Northern, Merseyrail and Southern look for fresh talks with the RMT after Southern rail dispute spreads

 
Rebecca Smith
Members of the RMT union walked out in a dispute over changes to their jobs
Members of the RMT union walked out in a dispute over changes to their jobs (Source: Getty)

Train operators are looking for ways to see off further strike action after a 24-hour walkout was held on Southern, Northern and Merseyrail yesterday in disputes over the role of the guard.

Up to 2,000 members of the Rail, Maritime and Transport (RMT) union went on strike yesterday, with walkouts on Merseyrail and Northern after the union accused the train firms of failing to provide "cast iron" assurances about the future of the guard.

Merseyrail said it was “committed to resolving this dispute” after the train operator was forced to run a heavily reduced service, with many drivers refusing to cross picket lines. In the end, it ran 20 per cent of services.

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“We are in contact with the RMT, and all being well will be getting back round the table with them very soon,” said a spokeswoman.

Legal action tabled by the Merseyrail in an effort to stop yesterday's industrial action failed last week, despite it arguing the decision to order new trains operating without guards was taken by council leaders, and it had no choice but to implement the plans.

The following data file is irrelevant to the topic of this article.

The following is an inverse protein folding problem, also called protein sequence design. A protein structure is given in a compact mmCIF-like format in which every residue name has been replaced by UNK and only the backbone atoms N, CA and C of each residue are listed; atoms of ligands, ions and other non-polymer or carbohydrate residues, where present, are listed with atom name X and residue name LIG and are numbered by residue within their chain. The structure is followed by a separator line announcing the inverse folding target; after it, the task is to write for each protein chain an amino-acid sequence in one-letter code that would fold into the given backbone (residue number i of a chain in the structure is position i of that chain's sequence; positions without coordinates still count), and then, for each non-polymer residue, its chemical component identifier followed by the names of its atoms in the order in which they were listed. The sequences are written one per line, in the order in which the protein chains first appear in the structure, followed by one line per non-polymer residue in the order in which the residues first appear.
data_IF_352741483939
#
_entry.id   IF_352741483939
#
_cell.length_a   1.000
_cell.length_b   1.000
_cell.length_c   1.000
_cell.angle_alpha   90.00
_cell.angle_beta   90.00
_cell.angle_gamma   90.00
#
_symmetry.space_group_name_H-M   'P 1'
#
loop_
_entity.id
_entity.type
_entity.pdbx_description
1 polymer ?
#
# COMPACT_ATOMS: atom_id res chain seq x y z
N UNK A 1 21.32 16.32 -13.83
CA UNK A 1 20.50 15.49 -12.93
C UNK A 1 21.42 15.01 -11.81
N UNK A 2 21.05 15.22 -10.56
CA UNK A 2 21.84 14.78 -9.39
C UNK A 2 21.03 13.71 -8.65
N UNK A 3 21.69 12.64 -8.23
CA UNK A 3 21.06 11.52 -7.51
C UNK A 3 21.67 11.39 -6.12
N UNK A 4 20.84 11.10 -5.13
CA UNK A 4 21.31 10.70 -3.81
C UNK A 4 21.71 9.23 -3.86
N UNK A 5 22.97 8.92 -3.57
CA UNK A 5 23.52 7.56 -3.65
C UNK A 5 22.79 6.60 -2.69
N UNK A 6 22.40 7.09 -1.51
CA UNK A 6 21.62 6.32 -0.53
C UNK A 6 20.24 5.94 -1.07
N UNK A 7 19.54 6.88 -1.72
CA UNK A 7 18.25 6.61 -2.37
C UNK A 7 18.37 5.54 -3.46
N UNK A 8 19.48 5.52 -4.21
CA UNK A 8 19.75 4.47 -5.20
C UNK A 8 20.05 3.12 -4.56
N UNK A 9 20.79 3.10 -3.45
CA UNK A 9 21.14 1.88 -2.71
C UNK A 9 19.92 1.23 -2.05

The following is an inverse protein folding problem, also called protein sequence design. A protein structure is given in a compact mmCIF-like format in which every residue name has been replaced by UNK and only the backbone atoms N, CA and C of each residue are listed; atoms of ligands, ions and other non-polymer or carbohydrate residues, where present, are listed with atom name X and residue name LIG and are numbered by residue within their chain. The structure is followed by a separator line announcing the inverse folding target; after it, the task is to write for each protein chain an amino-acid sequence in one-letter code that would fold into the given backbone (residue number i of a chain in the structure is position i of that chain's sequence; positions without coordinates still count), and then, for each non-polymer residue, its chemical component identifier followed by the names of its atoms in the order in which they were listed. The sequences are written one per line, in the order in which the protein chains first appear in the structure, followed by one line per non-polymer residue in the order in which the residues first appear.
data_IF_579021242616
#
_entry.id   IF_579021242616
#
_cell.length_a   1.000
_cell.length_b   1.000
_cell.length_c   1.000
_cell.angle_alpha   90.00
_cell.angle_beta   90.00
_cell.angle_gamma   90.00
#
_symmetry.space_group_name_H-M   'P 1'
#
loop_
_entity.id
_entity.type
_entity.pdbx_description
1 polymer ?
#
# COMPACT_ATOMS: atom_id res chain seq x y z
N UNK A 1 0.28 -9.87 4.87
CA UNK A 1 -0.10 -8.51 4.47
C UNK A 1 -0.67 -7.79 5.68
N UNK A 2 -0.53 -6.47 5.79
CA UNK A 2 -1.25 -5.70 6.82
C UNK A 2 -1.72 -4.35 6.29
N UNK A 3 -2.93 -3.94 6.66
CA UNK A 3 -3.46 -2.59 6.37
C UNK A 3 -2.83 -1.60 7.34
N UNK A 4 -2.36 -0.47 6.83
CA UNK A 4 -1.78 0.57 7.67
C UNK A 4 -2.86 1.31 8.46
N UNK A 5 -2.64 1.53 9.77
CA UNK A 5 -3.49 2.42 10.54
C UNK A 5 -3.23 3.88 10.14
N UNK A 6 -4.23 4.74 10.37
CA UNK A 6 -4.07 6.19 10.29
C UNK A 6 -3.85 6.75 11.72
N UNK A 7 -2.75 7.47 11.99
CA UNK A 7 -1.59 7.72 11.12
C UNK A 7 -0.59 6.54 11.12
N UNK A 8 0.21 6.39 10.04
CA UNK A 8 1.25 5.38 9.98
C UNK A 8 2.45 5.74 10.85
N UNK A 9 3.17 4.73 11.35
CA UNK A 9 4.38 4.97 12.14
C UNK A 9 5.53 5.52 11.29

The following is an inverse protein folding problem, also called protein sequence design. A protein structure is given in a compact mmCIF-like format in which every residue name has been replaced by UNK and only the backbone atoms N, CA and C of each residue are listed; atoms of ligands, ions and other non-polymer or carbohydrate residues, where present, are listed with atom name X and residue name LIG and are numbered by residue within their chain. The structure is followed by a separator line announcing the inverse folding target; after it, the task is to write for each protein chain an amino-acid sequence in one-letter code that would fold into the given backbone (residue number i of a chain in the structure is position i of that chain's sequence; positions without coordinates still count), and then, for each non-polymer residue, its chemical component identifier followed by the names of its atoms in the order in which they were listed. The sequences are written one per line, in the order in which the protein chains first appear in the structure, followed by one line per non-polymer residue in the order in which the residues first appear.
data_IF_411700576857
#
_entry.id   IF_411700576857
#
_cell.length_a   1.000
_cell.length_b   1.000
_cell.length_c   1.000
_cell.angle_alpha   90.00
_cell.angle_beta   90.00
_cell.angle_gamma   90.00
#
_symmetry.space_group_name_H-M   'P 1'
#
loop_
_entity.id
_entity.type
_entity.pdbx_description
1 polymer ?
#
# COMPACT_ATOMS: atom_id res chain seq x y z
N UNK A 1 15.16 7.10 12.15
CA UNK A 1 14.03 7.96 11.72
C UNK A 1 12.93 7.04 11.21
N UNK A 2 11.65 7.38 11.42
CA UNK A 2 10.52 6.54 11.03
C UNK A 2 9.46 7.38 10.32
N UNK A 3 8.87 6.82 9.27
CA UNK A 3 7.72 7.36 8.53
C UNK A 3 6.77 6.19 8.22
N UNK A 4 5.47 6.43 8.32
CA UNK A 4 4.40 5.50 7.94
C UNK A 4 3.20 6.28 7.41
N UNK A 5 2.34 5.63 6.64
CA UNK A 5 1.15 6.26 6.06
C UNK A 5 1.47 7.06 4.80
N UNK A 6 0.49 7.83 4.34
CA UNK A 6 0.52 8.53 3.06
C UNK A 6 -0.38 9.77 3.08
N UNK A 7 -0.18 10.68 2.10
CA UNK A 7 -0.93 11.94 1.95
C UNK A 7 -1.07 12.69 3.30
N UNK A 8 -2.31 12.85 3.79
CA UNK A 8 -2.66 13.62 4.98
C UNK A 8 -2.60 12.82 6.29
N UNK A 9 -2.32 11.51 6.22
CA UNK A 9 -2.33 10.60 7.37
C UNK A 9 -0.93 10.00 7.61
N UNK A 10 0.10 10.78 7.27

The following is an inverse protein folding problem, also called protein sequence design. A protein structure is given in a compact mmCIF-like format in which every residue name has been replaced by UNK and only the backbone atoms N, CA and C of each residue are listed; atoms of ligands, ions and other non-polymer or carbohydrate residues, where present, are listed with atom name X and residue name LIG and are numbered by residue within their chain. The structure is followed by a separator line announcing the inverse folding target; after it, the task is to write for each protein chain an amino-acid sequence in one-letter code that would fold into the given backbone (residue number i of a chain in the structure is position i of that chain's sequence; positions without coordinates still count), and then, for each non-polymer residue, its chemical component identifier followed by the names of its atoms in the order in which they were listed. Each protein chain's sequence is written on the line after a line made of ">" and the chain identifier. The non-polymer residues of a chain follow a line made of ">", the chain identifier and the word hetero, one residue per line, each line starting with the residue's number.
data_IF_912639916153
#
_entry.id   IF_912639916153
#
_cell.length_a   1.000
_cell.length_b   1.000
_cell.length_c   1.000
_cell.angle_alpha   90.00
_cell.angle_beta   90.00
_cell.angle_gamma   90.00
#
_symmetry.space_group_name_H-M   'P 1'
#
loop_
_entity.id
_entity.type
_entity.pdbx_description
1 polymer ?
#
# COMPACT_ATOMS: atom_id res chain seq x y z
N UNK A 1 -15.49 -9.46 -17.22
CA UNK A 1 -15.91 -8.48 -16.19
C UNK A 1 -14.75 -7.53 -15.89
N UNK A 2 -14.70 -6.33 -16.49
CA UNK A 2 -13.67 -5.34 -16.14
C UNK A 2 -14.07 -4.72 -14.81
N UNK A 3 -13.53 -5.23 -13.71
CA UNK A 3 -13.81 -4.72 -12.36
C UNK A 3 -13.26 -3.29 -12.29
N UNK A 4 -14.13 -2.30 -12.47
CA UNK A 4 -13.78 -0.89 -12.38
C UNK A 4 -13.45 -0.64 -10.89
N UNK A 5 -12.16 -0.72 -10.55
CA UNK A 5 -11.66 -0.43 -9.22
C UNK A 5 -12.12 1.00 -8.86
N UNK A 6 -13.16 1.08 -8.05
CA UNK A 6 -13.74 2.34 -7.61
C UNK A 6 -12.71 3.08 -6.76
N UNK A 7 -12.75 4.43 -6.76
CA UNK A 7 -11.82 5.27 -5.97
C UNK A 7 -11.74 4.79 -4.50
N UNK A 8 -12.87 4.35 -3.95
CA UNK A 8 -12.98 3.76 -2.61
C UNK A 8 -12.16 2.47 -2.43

Northern ran around 40 per cent of trains during yesterday's walkout after asking passengers to leave plenty of time for their journeys and only travel if necessary. It will have new trains coming into service from late next year, and while plans for these haven't been unveiled yet, the trains don't require a guard.

A spokesperson for Northern said: “We want to get round the table again as quickly as possible”.

“We urge the RMT to continue the talks we have already started,” they added.

Our aim is to reach a constructive resolution to their dispute. We want to protect jobs and pay, and during our recent discussions we offered to consult fully with our people, customers and key stakeholders.

Meanwhile, Southern has taken a more hard-line stance after it said the RMT’s long-running action on its services was becoming “increasingly impotent and ineffective”.

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It reported that as of 4pm yesterday, it had run nearly 90 per cent of its normal train service, saying over half of conductors and on-board supervisors reported for work.

A Southern spokesperson said: “We've made it clear to the RMT that we'll meet with them if they confirm they will not call any further industrial action.”

An RMT spokesperson said all three situations will be reviewed by the union’s executive and it will then decide on next steps in the disputes, though at this stage, “all options remain open”.

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